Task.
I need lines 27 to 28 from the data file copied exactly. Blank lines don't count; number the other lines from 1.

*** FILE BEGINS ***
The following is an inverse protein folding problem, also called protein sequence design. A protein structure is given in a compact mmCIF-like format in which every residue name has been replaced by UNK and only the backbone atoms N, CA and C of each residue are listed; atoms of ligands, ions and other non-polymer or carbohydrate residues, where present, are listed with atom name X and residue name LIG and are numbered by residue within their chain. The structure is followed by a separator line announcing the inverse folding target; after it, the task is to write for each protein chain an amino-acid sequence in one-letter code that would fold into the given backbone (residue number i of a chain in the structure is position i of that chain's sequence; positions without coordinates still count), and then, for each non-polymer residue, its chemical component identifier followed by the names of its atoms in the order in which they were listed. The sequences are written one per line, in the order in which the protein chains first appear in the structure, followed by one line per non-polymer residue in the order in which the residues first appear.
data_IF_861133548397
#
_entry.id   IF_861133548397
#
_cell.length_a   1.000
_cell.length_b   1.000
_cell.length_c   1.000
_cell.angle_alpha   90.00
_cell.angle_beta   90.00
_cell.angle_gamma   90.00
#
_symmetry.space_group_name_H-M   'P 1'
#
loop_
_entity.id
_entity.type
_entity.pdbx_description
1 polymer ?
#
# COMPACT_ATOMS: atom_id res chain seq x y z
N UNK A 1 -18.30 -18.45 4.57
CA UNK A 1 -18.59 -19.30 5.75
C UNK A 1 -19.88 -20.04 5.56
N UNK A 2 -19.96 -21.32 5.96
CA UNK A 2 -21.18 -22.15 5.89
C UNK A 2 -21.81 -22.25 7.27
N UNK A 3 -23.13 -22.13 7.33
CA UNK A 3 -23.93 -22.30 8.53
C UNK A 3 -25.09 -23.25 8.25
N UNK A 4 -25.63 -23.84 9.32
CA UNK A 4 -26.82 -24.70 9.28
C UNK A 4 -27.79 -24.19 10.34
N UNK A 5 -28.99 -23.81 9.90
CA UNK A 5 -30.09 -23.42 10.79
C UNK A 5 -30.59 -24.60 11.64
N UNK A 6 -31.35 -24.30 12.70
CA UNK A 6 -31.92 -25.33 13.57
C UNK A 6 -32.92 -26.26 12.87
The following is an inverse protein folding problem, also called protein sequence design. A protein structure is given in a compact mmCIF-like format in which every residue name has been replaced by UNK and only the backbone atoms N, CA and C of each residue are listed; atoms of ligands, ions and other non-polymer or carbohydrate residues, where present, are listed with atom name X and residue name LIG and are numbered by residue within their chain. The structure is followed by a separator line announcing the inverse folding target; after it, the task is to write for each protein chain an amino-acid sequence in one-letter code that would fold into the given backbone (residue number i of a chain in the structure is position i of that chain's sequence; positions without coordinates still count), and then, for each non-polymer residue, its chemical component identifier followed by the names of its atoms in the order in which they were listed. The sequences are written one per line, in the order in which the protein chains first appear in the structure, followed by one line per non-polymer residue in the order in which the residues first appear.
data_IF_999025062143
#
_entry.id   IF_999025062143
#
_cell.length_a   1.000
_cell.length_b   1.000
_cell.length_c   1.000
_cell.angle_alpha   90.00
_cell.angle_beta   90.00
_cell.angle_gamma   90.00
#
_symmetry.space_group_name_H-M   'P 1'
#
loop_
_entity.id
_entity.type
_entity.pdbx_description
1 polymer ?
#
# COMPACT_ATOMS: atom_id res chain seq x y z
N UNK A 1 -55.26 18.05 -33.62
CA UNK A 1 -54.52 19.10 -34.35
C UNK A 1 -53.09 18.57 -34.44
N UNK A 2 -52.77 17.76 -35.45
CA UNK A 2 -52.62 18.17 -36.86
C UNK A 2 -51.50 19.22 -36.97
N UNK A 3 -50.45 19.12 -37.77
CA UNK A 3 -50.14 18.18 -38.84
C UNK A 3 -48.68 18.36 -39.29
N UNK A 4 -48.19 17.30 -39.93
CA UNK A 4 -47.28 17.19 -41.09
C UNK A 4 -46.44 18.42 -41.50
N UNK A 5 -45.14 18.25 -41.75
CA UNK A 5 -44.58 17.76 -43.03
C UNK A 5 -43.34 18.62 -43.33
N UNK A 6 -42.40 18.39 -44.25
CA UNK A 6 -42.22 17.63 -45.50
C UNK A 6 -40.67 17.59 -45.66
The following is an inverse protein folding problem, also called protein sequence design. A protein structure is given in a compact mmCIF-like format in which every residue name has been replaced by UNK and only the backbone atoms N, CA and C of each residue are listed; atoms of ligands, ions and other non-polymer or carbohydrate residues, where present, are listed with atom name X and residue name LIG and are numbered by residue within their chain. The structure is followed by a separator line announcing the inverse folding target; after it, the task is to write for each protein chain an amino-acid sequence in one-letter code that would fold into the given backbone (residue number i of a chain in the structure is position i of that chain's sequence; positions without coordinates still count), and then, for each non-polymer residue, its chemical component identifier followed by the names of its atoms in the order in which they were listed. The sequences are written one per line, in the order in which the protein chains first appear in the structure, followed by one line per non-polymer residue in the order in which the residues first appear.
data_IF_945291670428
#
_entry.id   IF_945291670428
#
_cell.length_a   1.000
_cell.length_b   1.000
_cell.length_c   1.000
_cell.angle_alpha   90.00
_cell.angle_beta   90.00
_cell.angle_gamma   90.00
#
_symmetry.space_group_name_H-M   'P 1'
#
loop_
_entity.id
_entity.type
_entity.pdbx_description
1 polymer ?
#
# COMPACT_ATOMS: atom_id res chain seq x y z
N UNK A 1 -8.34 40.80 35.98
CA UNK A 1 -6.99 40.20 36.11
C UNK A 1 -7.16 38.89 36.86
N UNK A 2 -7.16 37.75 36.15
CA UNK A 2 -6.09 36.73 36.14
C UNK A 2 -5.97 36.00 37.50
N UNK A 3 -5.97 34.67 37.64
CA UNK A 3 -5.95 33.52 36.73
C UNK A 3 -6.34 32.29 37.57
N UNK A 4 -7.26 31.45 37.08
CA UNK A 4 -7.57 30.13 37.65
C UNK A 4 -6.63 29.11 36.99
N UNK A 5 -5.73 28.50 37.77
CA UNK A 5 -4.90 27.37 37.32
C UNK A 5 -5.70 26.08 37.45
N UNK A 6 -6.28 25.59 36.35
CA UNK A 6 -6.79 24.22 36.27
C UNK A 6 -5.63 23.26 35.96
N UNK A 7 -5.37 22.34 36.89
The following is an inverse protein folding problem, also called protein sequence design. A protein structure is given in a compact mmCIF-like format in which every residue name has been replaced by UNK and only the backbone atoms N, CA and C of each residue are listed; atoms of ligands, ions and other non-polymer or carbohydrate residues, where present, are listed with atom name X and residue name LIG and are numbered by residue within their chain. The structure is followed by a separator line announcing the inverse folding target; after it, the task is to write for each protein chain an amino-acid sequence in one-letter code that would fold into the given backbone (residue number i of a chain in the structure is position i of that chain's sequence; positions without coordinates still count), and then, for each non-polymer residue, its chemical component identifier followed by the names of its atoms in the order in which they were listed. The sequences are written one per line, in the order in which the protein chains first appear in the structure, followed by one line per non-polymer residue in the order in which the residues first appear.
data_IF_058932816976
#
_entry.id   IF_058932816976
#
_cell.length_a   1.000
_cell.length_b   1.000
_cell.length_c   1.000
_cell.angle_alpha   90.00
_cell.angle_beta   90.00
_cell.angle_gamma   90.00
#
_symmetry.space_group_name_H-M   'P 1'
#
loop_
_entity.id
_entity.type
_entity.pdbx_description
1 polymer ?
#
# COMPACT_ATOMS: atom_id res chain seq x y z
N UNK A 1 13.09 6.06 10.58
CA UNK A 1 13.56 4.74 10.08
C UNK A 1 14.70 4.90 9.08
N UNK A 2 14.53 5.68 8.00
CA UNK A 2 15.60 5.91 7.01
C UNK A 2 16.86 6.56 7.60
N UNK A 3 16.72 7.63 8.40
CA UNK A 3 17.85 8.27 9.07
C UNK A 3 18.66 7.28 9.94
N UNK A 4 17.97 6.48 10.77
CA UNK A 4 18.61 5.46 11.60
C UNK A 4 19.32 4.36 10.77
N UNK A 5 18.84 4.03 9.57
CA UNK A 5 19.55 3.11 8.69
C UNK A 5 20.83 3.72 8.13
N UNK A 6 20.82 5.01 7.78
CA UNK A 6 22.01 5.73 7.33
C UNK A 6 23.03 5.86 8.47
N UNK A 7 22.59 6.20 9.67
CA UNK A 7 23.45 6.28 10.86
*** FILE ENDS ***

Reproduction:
C UNK A 2 -21.81 -22.25 7.27
N UNK A 3 -23.13 -22.13 7.33